The earthquake occurred at 12:01 a.m. local time and was centered about 96 km (60 miles) northwest of the capital of San Juan. The earthquake was felt across Puerto Rico and parts of the Dominican Republic.

According to the Associated Press, residents in San Juan reportedly felt buildings sway and had items fall in their homes.

There have been no reports of a tsunami. The National Weather Service in San Juan said early on Monday that there was no threat for a tsunami after reviewing tidal gauges following the quake.

There have also been no reports of any injuries.

This comes just nearly past the anniversary of the devastating earthquake that shook Haiti in 2010.

More at AccuWeather: Magnitude 6.4 Earthquake Strikes North of Puerto Rico

Copper River Delta

acquired May 28, 2013                                     download large image (10 MB, JPEG, 8416×5611)

Named for the ore deposits found upstream, the Copper River drains an area of more than 24,000 square miles (62,000 square kilometers) and flows into the Gulf of Alaska. By volume of discharge, it is the tenth largest river in the United States. Its delta forms one of the largest and most productive wetlands on the Pacific Coast of North America.

On May 28, 2013, the Operational Land Imager on the Landsat 8 satellite captured this image of the Copper River Delta as spring thawing swelled it with water and glacial sediment. The Childs and Miles glaciers drain into the Copper River. As they slide down the mountains into the valleys, the glaciers grind on the bedrock below, creating what scientists refer to as “glacial flour.” That sediment is a good source of iron and nutrients for phytoplankton and marine plants, which in turn support abundant salmon runs.

The glacial flour that gives a milky tan and gray tint to the water is so fine that it remains suspended for a long time. After being carried downstream, some of this fine sediment slowly precipitates onto the large delta and extends it. The excess flows out to the ocean, suspended in fresh water that is less dense than seawater. When the water from the Copper River—as well as the nearby Miles River and Van Cleve Lake—reaches the ocean, it forms a layer (or plume) near the surface, on top of the salty seawater. The plume pulses back and forth offshore, depending on the tides. That is, when the tide falls, the fresh water surges into the ocean and the plume pushes away from the shore; when the tide rises, the plume gets pushed back toward the shore.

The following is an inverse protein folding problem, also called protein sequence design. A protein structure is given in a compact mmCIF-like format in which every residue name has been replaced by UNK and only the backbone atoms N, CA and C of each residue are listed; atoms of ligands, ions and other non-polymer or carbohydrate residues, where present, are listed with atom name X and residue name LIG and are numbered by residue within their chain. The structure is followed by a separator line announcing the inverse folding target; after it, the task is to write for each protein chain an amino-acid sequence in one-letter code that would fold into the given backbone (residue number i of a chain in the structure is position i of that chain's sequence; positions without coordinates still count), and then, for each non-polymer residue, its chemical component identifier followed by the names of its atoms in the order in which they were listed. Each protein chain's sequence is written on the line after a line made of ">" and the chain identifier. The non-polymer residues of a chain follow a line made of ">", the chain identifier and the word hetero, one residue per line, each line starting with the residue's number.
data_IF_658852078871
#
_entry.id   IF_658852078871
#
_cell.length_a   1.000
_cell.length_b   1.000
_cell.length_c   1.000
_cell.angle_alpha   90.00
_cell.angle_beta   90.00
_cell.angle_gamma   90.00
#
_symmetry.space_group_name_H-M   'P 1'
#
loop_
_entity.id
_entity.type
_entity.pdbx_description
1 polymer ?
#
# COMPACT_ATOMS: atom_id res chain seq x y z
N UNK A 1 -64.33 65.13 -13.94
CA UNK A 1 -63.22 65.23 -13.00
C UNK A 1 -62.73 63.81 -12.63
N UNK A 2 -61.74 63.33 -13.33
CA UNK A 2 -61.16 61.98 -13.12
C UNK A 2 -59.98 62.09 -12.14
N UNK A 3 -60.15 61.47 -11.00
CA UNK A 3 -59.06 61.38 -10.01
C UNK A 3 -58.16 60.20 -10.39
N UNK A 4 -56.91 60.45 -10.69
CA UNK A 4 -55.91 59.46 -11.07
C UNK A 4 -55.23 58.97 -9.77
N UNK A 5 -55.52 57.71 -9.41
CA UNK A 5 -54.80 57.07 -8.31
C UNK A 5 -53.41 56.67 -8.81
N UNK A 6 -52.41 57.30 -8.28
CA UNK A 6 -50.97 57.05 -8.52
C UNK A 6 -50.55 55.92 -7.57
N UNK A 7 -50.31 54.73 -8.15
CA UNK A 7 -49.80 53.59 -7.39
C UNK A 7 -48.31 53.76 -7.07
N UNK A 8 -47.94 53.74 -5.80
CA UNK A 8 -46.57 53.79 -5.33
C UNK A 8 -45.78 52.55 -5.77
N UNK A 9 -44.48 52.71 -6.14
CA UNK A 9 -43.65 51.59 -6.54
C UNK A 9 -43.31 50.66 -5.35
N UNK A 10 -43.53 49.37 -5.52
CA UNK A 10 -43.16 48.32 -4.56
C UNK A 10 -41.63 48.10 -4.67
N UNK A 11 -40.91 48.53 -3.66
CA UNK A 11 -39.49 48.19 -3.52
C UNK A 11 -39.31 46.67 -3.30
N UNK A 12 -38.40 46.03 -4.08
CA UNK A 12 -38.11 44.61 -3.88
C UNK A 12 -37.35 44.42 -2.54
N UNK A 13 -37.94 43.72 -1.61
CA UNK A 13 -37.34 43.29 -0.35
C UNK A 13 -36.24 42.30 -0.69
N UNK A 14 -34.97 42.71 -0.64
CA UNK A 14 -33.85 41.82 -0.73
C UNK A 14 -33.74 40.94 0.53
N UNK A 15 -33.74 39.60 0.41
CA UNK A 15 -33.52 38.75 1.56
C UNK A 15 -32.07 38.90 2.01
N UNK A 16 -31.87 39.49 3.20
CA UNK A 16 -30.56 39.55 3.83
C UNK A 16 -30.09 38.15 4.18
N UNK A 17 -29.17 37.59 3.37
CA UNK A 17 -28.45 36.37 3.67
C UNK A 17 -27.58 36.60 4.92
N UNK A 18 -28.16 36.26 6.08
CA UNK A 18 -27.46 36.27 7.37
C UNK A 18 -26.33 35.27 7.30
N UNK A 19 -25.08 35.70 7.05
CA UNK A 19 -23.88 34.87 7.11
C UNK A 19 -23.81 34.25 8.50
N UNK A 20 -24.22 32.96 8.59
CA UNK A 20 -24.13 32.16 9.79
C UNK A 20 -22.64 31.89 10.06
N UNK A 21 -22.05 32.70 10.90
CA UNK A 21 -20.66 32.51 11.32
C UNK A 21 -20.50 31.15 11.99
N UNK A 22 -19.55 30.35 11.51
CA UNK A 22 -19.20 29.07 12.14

“The glaciers in this area are receding at some of the fastest rates in the world, which can have all kinds of impacts on the local ecosystems,” said Robert Campbell, research oceanographer at the Prince William Sound Science Center. Scientists are trying to figure out what exactly these impacts will be in the Copper River watershed.

The MODIS instrument on NASA’s Terra/Aqua satellite also captured an image of the Copper River during a dust storm in November 2012.

  1. Related Reading

  2. Alaska Department of Fish and Game (1996) Copper River Delta—Critical Habitat Area. Accessed August 2, 2013.
  3. Copper River Watershed Project. Accessed August 2, 2013.
  4. Copper River Country, Alaska History and Physical Geography of the Copper River Valley. Accessed August 2, 2013.
  5. U.S. Geological Survey (1990) Largest Rivers in the United States. Accessed August 2, 2013.
  6. U.S. Geological Survey (1996) Geomorphology of the lower Copper River. Accessed August 2, 2013.

NASA Earth Observatory images by Robert Simmon and Jesse Allen, using Landsat 8 data from the USGS Earth Explorer. Caption by Talya Lerner. – Earth Observatory

Instrument: 
Landsat 8 – OLI